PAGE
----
Overtraining

Many people out there, including myself, like to push hard through their workouts to achieve the best results possible. But, did you know that it is possible to over train? With overly intense workouts many amateur and professional athletes could experience a decline in both performance and physiological function. This could extend over the course of weeks, months, and even years. This is overtraining, and the precise cause of the decrease in performance is not yet fully understood. The most current research has pointed to both physiological and psychological causes.

800px-Finales_du_Championnat_d’Ile-de-France_de_boxe_anglaise_amateur_2009_008Overtraining can occur with the three major forms of training, including resistance, anaerobic, and aerobic workouts. Yes, everyone that works out experiences some form of fatigue during repeated days and weeks of working out, so not all exercise fatigue situations can be classified as over training. The fatigue that follows one or more training sessions is typically relieved after day or so of proper rest as well as proper calorie and carbohydrate rich diets. Yet, over training is characterized by sudden decline in both your performance and physiological function, and it is not remedied after a day or a few days of reduced training or rest.

Depressed_(4649749639)There are multiple symptoms that are linked to the overtraining syndrome, and are usually identifiable only after the individual’s performance and physiological function have begun to suffer. Many of the symptoms can vary from individual to individual, and that can make it difficult for the coaches, trainers, and the athlete to identify the issue as overtraining. It could be a sense of loss of muscular strength, coordination, and exercise capacity, and in some cases generally feels like fatigue. Other big signs of the overtraining syndrome are: a change in appetite, body weight loss, sleep issues, changes in mood such as irritability, restlessness, or anxiousness, a loss of motivation or concentration, possible feelings of depression, and a lack of appreciation for things that you would normally enjoy.

The causes of overtraining syndrome can often be a complex combination of emotional and physiological issues. It could be unrealistic goals, emotional demands of a competition, the fear of failure, and other high expectations can be a source of emotional stress. Because of this over training can typically be accompanied by a loss of competitive desire and a loss of enthusiasm for your workouts.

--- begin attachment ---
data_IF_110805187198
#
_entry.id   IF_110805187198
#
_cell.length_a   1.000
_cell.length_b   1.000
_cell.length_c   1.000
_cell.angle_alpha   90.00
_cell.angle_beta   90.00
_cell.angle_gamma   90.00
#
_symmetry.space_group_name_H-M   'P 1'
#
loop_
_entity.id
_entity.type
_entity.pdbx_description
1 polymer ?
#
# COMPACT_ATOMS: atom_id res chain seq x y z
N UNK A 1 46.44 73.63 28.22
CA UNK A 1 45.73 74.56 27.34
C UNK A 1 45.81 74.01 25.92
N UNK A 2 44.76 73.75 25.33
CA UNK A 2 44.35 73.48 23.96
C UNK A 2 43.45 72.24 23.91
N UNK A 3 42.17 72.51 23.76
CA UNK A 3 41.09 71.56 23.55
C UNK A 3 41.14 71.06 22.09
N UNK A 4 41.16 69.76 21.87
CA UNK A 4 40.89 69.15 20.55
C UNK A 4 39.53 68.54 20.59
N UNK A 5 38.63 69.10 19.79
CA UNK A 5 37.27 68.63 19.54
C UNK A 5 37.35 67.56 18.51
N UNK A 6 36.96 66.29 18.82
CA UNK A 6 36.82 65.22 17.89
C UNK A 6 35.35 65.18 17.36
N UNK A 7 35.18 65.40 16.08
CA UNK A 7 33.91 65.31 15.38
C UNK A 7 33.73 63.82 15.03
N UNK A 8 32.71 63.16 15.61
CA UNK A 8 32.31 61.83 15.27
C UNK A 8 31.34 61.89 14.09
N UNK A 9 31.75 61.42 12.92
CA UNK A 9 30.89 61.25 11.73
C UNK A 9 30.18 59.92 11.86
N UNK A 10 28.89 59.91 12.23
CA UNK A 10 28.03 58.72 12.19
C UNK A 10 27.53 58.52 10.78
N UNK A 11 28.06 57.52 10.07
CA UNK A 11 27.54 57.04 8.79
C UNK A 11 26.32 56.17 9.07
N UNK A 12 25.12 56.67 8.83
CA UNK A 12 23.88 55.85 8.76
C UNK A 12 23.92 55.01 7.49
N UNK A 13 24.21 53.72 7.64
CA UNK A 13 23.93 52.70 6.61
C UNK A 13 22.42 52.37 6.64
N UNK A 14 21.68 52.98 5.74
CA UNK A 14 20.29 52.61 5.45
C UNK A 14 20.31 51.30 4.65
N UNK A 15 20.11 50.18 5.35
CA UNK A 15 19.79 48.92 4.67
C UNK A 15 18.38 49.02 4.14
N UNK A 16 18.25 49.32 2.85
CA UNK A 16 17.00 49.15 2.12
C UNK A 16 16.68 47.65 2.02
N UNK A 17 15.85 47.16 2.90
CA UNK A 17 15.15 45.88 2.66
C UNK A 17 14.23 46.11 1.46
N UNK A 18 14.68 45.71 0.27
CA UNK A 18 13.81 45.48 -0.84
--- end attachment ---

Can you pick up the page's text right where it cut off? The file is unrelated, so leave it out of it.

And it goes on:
DSC00421It is important when you’re working with a coach or a trainer to have open communication with them. If you feel you are starting to over train it’s important to sit down and have a discussion. Ways to recover from the overtraining syndrome could include a reduction in training intensity, getting a massage or taking a complete rest for a period of time. Don’t forget, even the best athletes require rest from their training. Recovery can be just as important as your workouts.

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Muscle and Energy Recovery

Energy and muscle recovery  are a critical objectives for athletes training on a regular basis. The choice of nutrition and timing in the immediate post-workout period can make a critical impact. Although muscle adaptations are the result of the cumulative effects of repeated exercise, the initial responses that lead to these changes occur during and after each and every training session. Recovery periods are key opportunities to influence training outcomes. An example would be, during the first few hours of recovery, many exercise related genes are activated, which may be linked to the repletion of muscle energy stores (i.e. glycogen). If you ignore the carbohydrate needs after training, you potentially diminish training gains. It has also  been shown that ingesting protein with carbohydrates immediately after endurance exercises may reduce muscle soreness. The ability to sustain high level performance day after day is limited to how well glycogen stores are replenished and muscle tissue is repaired.

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The key to maximizing recovery is to consume high-glycemic carbohydrates and proteins in a 4:1 ratio within 30-45 minutes after exercise.

Timing is an essential part as there is a narrow of time where muscle cells are insulin receptive after exercise. Insulin is responsible for transporting glucose and amino acids into cells and initiating glycogen and protein synthesis.